BEIJING (Reuters) - The international community should play a constructive role in promoting stability in the Maldives, Chinese Foreign Minister Wang Yi told a visiting envoy from the troubled Indian Ocean island state, China’s Foreign Ministry said on Friday.
The Maldives’ embattled President Abdulla Yameen has sent envoys to friendly nations such as China, Pakistan and Saudi Arabia to brief them on a political crisis that prompted him to impose a state of emergency on the tiny Indian Ocean archipelago, best known for its luxury hotels and dive resorts.
Regional power India has joined Britain, the United States and the United Nations in calling for the lifting of the emergency and the freeing of two Supreme Court judges who had sparked the crisis by ruling last week that imprisoned opponents of Yameen should be released.
Meeting in Beijing on Thursday, Wang told economic development minister Mohamed Saeed that China believes the Maldives government and people have the “wisdom and ability to appropriately handle the issue facing them and return the country to normal order in accordance with the law”, China’s Foreign Ministry said in a statement.
“China does not interfere in the Maldives internal affairs, which is also an important criterion of the rules of the United Nations charter,” Wang said.
China supports the Maldives government to resolve differences via dialogue and consultation with all relevant sides, to protect the country’s independence and sovereignty, he added.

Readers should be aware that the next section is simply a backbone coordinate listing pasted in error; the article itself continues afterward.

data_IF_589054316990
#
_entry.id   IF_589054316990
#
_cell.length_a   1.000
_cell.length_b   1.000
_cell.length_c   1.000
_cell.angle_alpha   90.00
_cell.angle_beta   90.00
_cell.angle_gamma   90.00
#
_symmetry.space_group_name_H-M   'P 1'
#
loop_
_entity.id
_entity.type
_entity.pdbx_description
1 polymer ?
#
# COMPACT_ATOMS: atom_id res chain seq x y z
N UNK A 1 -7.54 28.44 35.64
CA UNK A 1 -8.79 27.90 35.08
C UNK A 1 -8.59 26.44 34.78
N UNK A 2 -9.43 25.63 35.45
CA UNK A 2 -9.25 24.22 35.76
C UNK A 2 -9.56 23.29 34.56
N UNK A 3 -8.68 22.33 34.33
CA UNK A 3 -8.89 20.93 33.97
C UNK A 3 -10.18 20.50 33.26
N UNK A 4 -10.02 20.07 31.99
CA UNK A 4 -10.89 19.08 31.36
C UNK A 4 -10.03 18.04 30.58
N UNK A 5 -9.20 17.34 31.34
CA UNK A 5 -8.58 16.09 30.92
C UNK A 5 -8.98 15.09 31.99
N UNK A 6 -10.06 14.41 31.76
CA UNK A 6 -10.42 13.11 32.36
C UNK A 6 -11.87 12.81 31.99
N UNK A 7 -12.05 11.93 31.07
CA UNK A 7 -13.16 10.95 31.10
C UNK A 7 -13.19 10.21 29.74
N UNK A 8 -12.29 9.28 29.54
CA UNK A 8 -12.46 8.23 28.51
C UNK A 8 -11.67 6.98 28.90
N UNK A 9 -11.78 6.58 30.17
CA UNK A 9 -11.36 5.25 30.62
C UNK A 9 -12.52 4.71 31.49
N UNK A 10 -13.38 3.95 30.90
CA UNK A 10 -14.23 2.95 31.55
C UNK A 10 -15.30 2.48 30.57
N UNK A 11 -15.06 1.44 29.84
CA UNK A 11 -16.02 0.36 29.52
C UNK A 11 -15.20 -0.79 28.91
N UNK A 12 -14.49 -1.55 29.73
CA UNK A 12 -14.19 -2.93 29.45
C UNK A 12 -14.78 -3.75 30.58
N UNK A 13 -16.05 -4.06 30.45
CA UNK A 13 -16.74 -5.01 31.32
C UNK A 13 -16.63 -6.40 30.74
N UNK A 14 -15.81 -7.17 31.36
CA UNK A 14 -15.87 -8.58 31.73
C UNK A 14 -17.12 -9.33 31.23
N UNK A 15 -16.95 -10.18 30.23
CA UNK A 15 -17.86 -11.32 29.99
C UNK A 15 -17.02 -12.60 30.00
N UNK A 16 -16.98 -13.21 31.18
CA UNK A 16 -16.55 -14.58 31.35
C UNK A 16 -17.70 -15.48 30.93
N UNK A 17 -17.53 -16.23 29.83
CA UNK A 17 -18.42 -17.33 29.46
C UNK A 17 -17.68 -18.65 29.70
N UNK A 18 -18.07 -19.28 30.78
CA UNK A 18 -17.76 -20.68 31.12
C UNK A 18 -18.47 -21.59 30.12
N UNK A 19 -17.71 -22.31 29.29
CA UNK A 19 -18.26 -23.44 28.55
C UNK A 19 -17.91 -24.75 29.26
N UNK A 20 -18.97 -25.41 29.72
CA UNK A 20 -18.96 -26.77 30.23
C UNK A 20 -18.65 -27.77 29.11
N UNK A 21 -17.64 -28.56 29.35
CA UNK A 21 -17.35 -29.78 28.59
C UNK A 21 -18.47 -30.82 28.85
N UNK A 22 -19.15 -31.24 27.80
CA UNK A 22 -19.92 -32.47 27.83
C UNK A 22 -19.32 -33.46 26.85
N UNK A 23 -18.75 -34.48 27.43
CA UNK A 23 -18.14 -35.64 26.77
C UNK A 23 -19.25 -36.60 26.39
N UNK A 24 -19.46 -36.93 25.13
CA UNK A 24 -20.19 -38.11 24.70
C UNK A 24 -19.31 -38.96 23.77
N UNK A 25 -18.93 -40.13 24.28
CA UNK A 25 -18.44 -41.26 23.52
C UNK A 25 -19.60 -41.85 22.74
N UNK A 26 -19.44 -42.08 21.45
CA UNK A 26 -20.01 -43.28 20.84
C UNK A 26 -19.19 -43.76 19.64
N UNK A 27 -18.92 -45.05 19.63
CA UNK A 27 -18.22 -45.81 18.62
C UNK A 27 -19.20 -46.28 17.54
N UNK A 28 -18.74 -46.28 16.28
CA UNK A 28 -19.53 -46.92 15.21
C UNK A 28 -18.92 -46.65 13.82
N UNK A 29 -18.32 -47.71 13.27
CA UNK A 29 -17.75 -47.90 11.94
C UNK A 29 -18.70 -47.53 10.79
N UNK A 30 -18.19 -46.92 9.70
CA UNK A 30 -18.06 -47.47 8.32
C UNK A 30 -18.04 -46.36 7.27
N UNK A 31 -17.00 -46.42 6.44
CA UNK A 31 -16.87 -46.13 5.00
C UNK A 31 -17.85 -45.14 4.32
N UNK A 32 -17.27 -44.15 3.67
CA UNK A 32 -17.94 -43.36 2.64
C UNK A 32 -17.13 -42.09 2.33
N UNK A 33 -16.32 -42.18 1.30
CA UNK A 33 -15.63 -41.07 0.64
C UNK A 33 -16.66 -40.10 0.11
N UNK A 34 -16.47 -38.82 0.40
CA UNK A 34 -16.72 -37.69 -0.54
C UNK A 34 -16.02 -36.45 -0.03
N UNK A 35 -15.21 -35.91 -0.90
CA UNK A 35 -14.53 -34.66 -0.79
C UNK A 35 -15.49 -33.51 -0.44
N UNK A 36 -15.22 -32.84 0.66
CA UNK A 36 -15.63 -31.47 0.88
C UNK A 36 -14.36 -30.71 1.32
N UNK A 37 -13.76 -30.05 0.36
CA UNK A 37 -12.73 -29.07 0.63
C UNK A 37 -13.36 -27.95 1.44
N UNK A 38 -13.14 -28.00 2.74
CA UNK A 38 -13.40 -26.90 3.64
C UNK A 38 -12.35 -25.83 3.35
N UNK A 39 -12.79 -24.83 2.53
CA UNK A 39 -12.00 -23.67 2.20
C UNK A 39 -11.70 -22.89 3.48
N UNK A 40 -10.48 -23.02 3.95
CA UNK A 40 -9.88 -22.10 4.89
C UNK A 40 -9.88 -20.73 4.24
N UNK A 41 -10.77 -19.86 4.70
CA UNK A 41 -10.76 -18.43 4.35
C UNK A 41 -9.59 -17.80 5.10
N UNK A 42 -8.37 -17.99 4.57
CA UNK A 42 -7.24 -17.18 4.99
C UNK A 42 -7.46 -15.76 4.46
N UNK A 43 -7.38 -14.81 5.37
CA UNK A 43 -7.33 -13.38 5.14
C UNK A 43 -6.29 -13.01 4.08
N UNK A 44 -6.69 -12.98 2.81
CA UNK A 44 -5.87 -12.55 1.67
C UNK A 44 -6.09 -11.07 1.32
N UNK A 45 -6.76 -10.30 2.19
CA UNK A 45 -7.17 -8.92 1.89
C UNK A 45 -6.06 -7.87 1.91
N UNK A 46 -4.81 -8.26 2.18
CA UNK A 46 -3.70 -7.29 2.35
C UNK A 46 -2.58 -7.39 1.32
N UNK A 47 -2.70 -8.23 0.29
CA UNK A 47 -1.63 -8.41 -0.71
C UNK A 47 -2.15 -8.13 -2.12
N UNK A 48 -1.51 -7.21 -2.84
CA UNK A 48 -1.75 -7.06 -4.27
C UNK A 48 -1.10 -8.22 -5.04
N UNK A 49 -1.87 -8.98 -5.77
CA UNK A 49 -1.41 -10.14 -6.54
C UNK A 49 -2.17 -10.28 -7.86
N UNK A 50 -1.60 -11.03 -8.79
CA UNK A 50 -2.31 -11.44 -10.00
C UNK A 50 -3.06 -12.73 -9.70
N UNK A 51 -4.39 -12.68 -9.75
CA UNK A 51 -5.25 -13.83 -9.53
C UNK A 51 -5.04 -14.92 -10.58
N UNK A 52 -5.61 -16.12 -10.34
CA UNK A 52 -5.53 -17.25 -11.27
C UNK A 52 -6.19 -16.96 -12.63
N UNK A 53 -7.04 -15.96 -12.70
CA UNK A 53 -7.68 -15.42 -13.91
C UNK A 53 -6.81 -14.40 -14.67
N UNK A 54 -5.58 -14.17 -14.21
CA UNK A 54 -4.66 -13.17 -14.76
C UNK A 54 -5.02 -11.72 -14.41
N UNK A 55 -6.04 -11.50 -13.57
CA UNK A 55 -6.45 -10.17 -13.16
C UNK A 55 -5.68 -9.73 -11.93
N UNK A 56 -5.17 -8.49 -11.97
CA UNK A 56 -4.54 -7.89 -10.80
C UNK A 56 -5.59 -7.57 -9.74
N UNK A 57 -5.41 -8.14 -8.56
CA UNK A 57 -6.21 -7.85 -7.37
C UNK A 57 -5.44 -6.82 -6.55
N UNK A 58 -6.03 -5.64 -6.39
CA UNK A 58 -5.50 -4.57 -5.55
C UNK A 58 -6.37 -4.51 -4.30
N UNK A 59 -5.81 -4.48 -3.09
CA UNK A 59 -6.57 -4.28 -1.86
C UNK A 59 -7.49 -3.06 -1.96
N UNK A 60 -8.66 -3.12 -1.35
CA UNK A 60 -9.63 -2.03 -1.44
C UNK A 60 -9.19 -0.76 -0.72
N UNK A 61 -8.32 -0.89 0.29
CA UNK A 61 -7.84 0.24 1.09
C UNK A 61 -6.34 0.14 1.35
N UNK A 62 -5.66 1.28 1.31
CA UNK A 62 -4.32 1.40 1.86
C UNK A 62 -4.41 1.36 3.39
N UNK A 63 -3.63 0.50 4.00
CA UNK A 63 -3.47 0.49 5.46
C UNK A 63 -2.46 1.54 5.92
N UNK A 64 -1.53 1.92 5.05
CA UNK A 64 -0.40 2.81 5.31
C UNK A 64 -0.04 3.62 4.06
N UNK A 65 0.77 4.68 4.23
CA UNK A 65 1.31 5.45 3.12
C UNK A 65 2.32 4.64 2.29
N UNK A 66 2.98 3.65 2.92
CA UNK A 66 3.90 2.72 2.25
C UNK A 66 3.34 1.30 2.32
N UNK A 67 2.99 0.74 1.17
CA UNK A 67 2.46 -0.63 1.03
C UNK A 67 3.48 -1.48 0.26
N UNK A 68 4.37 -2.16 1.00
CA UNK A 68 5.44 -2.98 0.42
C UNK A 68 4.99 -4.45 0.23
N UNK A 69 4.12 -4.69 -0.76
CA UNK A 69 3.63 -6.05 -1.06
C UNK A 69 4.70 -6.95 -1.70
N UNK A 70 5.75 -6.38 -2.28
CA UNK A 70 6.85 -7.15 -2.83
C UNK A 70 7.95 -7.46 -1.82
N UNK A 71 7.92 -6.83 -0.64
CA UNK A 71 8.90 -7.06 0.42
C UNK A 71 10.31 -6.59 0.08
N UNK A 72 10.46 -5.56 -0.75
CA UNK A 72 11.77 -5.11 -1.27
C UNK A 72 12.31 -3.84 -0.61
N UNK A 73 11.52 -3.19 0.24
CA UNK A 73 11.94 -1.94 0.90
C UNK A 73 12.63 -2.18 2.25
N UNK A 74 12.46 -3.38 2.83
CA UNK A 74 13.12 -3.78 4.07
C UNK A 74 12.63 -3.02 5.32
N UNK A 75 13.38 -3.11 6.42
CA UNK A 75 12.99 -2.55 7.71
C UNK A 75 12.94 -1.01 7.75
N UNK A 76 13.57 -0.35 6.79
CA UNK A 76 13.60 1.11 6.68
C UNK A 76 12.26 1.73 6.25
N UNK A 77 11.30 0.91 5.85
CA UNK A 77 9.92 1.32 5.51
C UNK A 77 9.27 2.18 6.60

“The international community should play a constructive role in promoting the Maldives’ stability and development on the basis of respecting the Maldives’ wishes,” Wang said.
China has provided selfless aid to the Maldives, he added.
The ministry cited Saeed as saying that the Maldives was committed to resolving the current problem themselves.
Rivalry between India and China for influence in the Maldives became more evident after President Yameen signed up to Beijing’s Belt and Road initiative to build trade and transport links across Asia and beyond.
India, which has had longstanding political and security ties to the islands about 400 km (250 miles) away, has sought to push back against China’s expanding presence in overwhelmingly Muslim country of 400,000 people. Maldivian opposition leaders have urged New Delhi to intervene in the crisis.
Reporting by Ben Blanchard; Editing by Paul Tait & Simon Cameron-Moore